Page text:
Parwana had never been to school before when she started 6th grade at Park Middle School last year. She came to the US from Afghanistan in 2022 with her parents and six siblings. Parwana, now a 13-year-old 7th grader, wasn’t able to attend school in Afghanistan. She has a disability that made it too difficult to walk the distance to school. There was no bus. Her father did not have a car. He worked as a combat medic for US forces in Afghanistan, so he was not home to help her get to school. Education wasn’t compulsory for children in Afghanistan. Instead, in their city the Taliban opposed education for girls.

Her sister, Hasiba, who is 10 and in the 4th grade at Westgate Elementary, attended school in Afghanistan and even learned some English. Hasiba was able to attend school, but her father worried about the danger that posed for her. In spite of the danger, Hasiba persisted in attending school. By the time she arrived in the U.S., she was a proficient Pashto reader, able to read practice questions for the driver’s test in Pashto for her mother.

When Parwana had the opportunity to join B5’s Team Read program, B5 Director Theresa Roosendaal remembers her whispering, “But Miss, I don’t know how to read.”

Roosendaal replied, “You don’t know how to read, yet.”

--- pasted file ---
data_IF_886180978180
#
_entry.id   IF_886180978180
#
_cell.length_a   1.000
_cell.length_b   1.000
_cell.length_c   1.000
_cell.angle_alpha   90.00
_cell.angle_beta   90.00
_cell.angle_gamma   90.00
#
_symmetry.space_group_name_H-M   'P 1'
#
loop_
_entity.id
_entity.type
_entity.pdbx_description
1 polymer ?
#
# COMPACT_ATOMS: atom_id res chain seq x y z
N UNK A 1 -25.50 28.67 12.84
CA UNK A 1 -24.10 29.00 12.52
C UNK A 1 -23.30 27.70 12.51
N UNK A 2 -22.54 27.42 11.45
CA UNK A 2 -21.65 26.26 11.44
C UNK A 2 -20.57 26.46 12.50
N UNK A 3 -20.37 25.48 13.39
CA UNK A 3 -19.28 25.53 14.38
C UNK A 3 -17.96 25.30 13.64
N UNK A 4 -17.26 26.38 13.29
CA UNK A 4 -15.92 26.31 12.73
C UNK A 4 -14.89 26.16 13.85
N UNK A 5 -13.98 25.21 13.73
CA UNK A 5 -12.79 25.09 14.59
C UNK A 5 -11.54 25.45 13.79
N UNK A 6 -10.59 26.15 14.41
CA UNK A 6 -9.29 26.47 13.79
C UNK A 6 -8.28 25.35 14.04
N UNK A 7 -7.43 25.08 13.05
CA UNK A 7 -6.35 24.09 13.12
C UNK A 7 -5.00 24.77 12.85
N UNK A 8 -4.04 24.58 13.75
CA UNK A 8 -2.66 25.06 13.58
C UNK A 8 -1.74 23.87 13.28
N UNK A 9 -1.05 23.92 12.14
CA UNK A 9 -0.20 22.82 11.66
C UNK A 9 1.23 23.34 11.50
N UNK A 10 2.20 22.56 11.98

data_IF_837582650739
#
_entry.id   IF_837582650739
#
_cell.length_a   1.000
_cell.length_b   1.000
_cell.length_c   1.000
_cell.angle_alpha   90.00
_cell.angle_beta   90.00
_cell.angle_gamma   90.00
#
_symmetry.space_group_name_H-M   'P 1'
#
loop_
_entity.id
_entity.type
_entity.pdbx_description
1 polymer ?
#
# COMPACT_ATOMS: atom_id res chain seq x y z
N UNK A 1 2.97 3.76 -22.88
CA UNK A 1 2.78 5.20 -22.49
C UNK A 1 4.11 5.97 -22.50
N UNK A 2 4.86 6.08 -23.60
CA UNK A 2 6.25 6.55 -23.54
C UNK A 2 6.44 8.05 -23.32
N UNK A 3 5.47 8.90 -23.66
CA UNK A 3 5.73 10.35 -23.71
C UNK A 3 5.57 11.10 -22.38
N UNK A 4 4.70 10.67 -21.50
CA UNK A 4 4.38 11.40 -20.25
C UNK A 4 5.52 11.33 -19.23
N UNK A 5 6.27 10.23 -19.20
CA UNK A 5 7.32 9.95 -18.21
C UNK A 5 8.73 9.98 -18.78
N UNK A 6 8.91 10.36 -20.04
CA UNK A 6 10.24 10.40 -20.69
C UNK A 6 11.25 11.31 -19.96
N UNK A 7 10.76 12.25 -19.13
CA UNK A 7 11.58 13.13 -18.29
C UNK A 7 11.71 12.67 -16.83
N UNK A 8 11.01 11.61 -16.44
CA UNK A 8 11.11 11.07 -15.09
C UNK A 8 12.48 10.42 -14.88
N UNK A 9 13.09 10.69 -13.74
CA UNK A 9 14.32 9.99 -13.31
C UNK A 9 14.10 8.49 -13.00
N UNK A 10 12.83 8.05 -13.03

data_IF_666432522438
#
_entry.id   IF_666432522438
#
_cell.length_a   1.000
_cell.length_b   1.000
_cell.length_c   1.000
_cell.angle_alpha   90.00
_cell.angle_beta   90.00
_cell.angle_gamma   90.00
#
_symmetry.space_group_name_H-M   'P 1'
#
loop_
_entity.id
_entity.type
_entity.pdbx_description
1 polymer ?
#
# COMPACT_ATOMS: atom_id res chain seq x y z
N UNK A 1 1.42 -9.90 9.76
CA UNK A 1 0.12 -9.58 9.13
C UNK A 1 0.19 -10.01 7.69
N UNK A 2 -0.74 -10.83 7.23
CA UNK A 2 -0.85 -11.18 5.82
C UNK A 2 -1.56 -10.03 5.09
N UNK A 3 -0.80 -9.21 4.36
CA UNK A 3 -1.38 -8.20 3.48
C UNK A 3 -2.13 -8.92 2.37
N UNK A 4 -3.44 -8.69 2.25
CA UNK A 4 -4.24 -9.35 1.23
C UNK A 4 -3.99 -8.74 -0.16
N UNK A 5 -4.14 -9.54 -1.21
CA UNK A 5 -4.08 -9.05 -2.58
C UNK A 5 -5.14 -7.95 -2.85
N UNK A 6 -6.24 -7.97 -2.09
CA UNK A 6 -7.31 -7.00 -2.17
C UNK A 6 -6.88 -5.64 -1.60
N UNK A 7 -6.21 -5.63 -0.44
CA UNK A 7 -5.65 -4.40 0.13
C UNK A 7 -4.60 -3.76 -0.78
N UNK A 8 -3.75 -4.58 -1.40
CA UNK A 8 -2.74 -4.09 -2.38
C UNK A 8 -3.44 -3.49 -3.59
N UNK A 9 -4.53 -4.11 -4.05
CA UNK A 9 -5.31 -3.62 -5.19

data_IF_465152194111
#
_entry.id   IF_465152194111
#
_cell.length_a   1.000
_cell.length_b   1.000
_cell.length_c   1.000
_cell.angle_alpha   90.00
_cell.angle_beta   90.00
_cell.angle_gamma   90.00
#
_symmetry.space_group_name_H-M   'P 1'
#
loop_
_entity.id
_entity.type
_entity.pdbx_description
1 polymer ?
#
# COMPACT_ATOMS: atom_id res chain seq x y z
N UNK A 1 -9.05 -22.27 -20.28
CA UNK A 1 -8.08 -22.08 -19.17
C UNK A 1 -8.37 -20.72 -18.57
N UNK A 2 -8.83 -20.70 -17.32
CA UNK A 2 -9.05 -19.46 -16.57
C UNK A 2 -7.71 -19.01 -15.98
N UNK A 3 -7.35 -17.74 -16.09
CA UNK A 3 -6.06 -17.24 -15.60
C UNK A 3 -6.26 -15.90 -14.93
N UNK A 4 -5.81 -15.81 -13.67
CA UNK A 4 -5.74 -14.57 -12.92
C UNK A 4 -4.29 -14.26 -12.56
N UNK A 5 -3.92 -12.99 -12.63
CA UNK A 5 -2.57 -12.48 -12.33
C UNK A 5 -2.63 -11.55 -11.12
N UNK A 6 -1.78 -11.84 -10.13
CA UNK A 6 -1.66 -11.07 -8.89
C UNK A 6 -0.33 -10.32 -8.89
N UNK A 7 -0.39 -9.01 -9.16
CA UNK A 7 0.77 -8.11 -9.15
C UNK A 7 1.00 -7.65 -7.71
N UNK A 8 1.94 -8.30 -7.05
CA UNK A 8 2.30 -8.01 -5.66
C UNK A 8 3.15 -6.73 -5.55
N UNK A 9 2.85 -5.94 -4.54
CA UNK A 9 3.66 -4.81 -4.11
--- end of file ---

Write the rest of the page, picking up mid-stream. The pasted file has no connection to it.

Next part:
That “yet” has been a powerful word. With help from her school teachers and Team Read tutor, Parwana is reading. And she has another important teacher — her sister. The family has mounted a whiteboard in their living room, and nearly every evening after they get home from B5, Hasiba takes on the role of teacher for her siblings. She drills them in math and helps them with reading and writing. She keeps folders of their work and practice papers. They even “do a little science,” says the young teacher.

Their brother Omar (6) says, “When we don’t know how to do something, she [Hasiba] shows us.”

Hasiba has even created a teacher account for herself on a program called Nearpod, so she can assign practice drills for her siblings. Hasiba wishes her mother had a laptop, so she could join them in their studies.

Parwana told Roosendaal, “My father said if we can read, we can do anything…” And so she perseveres, in spite of the challenges (and sometimes embarrassment) of starting school so many years behind her peers. Her favorite class is art. She would like to be a nurse when she grows up.

Parwana and Hasiba and their brothers and sisters are often at B5, for homework help, Team Read, tutoring, and special events. Parwana even has been skiing with Skyline Adventures.

We sometimes speak of the resilience of the families we serve. This is what we mean — families like Parwana and Hasiba’s. Parents who encourage their children and face the challenges of a new country to give their children a better future. Girls like Parwana, now that she has the opportunity to go to school, who works hard every day to succeed. And people like Hasiba, who not only has to work hard for herself, but helps the rest of her family to succeed as well.

What’s better than our new building? The bravery, kindness, and hard work of people like Parwana and Hasiba and their family.